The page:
Employers cutting experience requirements

It’s getting easier to find a job, and not because there are a large number of vacancies available. Employers are lessening requirements for potential new employees.

Preferences for college degrees and specific skills and experience are being abandoned to speed up the hiring process and grow the pool of candidates. It’s happening across most industries.

In the first half of 2018, job postings requesting college degrees fell to 30%. The year before, it was at 32% according to Burning Glass Technologies. That gradual decrease has been happening since 2012.

A fair number of employers are loosening this requirement even though the number of Americans with college degrees continues an upward climb. For instance, Bank of America Corp. has 7,500 open positions world-wide according to The Wall Street Journal. Fewer than 10% of those require a degree. Jobs that fall into that category include bank teller positions and employees handling customer-service and fraud-protection calls from cardholders. In June, the bank said it would hire 10,000 more retail workers from low-income neighborhoods over the next five years, with or without degrees.

Long work-history requirements have seen a piece of the action as well. Only 23% of entry-level positions now ask applicants for at least three or more years of experience. In 2012, that same percentage was at the 29% mark. To put this in perspective, 1.2 million more jobs were open for candidates with “no experience necessary”.

READ: 5 Questions for getting the truth out of references

No Change in Requirements

Not every company is following this strategy. The tech industry is not onboard. Positions that require high levels of technical expertise still need advanced knowledge and experience.


The recruitment process is often a long and arduous task for an organization’s HR department and potential candidates. HR professionals know that the task of finding the next high potential employee is not an easy feat.

Before a job can just get posted, there is the process of setting up the position. What will the title be? What is the salary range? When does the role need to be filled? Then there are compliance details. Are enough applicants being screened?

Better Candidate Interactions

In an interview with Sebastien Girard, Vice President of Talent Acquisition and Workforce Planning for Parkland Health and Hospital System, he discussed the importance of designing a great candidate experience.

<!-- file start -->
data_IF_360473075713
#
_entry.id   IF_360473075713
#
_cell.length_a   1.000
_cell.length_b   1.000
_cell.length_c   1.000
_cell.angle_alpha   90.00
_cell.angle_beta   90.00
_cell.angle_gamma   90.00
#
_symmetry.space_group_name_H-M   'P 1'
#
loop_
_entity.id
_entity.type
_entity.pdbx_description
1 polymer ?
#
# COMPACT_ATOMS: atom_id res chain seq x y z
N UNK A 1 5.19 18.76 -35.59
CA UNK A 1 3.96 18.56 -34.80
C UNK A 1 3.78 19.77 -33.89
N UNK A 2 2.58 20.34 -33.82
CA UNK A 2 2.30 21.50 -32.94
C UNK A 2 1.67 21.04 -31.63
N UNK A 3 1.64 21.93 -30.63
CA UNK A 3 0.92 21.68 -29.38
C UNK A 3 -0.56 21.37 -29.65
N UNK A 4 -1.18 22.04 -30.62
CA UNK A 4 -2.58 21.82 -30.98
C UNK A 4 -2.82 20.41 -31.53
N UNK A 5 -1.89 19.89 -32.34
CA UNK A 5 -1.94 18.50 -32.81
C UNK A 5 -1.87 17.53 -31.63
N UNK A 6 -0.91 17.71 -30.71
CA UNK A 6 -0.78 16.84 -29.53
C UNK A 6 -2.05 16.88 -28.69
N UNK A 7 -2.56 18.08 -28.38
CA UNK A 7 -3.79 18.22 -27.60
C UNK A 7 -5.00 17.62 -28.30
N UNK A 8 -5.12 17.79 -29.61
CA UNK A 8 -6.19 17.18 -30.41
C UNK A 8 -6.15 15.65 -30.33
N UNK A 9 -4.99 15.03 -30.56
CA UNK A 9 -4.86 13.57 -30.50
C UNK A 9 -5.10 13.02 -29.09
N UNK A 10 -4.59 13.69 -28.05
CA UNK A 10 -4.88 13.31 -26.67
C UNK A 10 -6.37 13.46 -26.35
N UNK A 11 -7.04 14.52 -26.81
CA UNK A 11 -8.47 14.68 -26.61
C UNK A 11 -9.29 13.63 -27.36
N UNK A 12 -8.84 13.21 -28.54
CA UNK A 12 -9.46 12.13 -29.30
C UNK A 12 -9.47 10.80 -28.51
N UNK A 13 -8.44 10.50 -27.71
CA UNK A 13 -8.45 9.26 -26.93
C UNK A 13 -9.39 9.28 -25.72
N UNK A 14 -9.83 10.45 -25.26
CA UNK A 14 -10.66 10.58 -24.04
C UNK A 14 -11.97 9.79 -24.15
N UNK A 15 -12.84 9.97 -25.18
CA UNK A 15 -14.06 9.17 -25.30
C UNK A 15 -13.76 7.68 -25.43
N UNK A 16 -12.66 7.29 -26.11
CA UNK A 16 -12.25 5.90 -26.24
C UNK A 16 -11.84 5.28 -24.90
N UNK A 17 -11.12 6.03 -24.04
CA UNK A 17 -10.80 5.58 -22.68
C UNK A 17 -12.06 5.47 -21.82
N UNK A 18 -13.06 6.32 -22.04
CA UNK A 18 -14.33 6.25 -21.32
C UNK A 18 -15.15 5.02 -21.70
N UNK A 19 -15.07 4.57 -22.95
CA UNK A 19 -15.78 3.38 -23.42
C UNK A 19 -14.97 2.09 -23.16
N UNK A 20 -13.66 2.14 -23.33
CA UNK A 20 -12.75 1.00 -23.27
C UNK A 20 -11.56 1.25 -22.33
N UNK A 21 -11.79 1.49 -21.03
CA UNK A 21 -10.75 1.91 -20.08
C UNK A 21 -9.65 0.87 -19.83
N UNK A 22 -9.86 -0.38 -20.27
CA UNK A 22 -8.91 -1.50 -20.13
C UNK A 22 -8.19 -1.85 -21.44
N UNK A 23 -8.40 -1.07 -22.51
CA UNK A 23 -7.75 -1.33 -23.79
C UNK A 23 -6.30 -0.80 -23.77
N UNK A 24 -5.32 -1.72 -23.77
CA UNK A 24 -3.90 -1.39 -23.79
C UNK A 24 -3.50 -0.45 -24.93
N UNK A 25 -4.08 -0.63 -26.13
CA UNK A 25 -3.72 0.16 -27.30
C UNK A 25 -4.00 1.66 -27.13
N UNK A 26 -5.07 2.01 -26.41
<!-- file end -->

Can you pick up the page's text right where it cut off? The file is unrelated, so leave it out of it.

When asked what he felt makes a positive candidate experience Sebastien said, “We are in an employee market now, not an employer market. Having that trend changing from what it was even just five years ago, it’s more of a “what’s in it for them” versus “what’s in it for the company” approach. Candidates expect that customer service approach and responsiveness. They expect to feel important and they expect transparency. I don’t think that a job seeker is expecting to get every job that he or she applies for but there is a desire to have transparency when things go well -or if things don’t go well and when it doesn’t, why. Candidates expect responsiveness even when it’s bad news. If I don’t get the job I don’t want to wait a week and a half to get the bad news. I want to hear it right away.”

Quitting is HOT

So, what does this tell us?

After the 2009 recession, unemployment was high and job candidates numbered in the hundreds of thousands. Employers could be picky about who they chose to hire.

But the narrative has changed.

Now, job hunters are in the driver’s seat. More job seekers are ‘ghosting’ employers after interviews, seemingly to disappear without notice at one job to get another. More employees are also quitting their jobs, confident they can find a new one. The U.S. Labor Department reports 3.4 million workers voluntarily left their jobs in April. That’s double the 1.7 million who were laid off or fired.

In short, this is a job candidate-controlled world and they know it.


Mason Stevenson
HR Exchange Network